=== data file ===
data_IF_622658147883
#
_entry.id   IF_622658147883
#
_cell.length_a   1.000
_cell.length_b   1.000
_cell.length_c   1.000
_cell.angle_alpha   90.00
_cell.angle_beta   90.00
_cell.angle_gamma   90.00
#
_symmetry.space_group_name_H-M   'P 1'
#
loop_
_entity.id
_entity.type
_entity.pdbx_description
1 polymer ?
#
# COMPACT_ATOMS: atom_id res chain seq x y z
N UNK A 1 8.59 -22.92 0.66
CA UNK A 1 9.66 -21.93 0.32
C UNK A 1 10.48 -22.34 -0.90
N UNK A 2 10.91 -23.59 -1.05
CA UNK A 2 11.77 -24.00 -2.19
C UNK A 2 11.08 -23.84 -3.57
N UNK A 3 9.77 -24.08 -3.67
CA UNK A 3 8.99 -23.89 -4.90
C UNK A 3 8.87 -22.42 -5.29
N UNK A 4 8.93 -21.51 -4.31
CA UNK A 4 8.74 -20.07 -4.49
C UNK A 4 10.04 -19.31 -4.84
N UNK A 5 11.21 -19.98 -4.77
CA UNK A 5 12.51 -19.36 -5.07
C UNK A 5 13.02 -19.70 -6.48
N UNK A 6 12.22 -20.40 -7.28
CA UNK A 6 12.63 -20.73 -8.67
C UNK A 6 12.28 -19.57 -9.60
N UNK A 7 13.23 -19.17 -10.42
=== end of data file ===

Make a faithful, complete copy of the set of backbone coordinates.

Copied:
data_IF_622658147883
#
_entry.id   IF_622658147883
#
_cell.length_a   1.000
_cell.length_b   1.000
_cell.length_c   1.000
_cell.angle_alpha   90.00
_cell.angle_beta   90.00
_cell.angle_gamma   90.00
#
_symmetry.space_group_name_H-M   'P 1'
#
loop_
_entity.id
_entity.type
_entity.pdbx_description
1 polymer ?
#
# COMPACT_ATOMS: atom_id res chain seq x y z
N UNK A 1 8.59 -22.92 0.66
CA UNK A 1 9.66 -21.93 0.32
C UNK A 1 10.48 -22.34 -0.90
N UNK A 2 10.91 -23.59 -1.05
CA UNK A 2 11.77 -24.00 -2.19
C UNK A 2 11.08 -23.84 -3.57
N UNK A 3 9.77 -24.08 -3.67
CA UNK A 3 8.99 -23.89 -4.90
C UNK A 3 8.87 -22.42 -5.29
N UNK A 4 8.93 -21.51 -4.31
CA UNK A 4 8.74 -20.07 -4.49
C UNK A 4 10.04 -19.31 -4.84
N UNK A 5 11.21 -19.98 -4.77
CA UNK A 5 12.51 -19.36 -5.07
C UNK A 5 13.02 -19.70 -6.48
N UNK A 6 12.22 -20.40 -7.28
CA UNK A 6 12.63 -20.73 -8.67
C UNK A 6 12.28 -19.57 -9.60
N UNK A 7 13.23 -19.17 -10.42